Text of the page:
2-year Treasury yields have plummeted after the collapse of Silicon Valley Bank.

Yields on 2-year US Treasury notes had their largest fall since 2008 Monday.
Investors are flocking to bonds as a safe haven as the failure of SVB rattles bank stocks.
They’re also betting that the Federal Reserve will ease up on its tightening campaign to stop contagion spreading.

Short-dated US Treasury bond yields posted their largest drop in nearly 15 years Monday as the sudden collapse of Silicon Valley Bank continued to send shockwaves through financial markets.

Yields on 2-year US Treasury notes fell as much as 44 basis points in early-morning trading and were down 32 basis points at 4.27% at last check, for their biggest one-day fall since the 2008 financial crisis, according to data from Refinitiv.

Other government bonds also rallied Monday, with yields on 10-year US Treasury notes falling 17 basis points to around 3.54%.

The drop-off in yields is a sign that investors are piling into government bonds as a safe haven from the high volatility that’s gripped markets since SVB was shut down by regulators Friday. Yields fall when bond prices rise.

SVB’s collapse has US-listed stocks on edge and has dragged on the share price of banking giants like JPMorgan and Bank of America, as well as regional banks like First Republic.

Bonds are also rallying because investors are anticipating that the Federal Reserve will have to ease up on its campaign to crush inflation in a bid to stop contagion spreading from SVB’s implosion, according to analysts.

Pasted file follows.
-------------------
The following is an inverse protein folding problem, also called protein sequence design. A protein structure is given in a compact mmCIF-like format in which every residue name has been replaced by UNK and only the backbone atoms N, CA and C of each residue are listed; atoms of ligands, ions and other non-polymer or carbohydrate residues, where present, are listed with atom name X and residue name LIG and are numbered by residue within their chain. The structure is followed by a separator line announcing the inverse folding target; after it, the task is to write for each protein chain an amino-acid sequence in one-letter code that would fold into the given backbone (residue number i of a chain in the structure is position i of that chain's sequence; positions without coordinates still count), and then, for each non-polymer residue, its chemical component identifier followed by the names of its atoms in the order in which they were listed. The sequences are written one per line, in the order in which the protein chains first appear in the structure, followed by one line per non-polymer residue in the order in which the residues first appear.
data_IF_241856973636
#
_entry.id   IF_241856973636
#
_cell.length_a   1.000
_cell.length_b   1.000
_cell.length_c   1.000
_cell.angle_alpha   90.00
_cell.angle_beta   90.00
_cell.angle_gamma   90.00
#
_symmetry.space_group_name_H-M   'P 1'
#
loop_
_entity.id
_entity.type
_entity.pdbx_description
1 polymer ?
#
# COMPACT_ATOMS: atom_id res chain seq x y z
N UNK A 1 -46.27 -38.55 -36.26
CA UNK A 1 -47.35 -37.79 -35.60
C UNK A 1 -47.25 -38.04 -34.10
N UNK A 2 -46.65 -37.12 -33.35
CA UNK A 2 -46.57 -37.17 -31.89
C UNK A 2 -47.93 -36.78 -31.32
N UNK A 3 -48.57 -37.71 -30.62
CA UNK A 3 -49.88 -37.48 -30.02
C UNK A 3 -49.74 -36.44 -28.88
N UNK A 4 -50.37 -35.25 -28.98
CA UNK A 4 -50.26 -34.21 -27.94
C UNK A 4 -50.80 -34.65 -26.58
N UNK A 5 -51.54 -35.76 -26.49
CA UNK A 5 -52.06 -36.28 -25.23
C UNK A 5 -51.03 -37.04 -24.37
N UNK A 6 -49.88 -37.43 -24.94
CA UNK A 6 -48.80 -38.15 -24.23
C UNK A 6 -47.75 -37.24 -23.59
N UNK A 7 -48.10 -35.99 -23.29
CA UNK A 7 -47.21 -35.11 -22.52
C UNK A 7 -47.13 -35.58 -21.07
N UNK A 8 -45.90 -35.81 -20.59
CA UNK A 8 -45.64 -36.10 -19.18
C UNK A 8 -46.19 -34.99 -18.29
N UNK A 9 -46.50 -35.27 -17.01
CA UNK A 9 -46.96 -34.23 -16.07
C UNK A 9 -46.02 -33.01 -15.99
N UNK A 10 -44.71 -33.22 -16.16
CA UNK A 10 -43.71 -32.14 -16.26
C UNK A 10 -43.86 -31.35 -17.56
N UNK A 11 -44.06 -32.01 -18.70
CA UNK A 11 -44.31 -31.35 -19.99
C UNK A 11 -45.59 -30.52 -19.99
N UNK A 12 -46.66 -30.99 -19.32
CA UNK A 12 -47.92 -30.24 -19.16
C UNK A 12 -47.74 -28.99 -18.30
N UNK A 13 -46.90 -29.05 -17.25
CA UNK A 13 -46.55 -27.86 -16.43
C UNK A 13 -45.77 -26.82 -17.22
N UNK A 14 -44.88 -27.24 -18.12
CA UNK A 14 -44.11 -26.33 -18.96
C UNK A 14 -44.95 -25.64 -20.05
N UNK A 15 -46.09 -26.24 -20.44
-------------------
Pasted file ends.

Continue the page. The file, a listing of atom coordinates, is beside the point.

The central bank has raised interest rates from near-zero to just under 5% over the past year to try to quell soaring prices, but traders believe it will back away from a 50-basis-point hike at its meeting later this month to support the embattled banking sector.

“Markets are now quickly pricing in only a quarter-point increment or even no increase at all on 22 March and the yield on the benchmark 2-year and 10-year US Treasuries is falling quickly,” AJ Bell investment director Russ Mould said Monday.

Monday’s bond-buying spree came after a weekend when 2-year yields fell 48 basis points for their sixth-biggest drop since 1987, according to data from Bloomberg.

Yields have only fallen by such a huge amount during some of the largest crises in US stock market history, including the Black Monday crash of 1987, the 9/11 terrorist attacks in 2001, and Lehman …read more

Source:: Business Insider


US bond yields post biggest drop since 2008 financial crisis as Silicon Valley Bank collapse rattles markets

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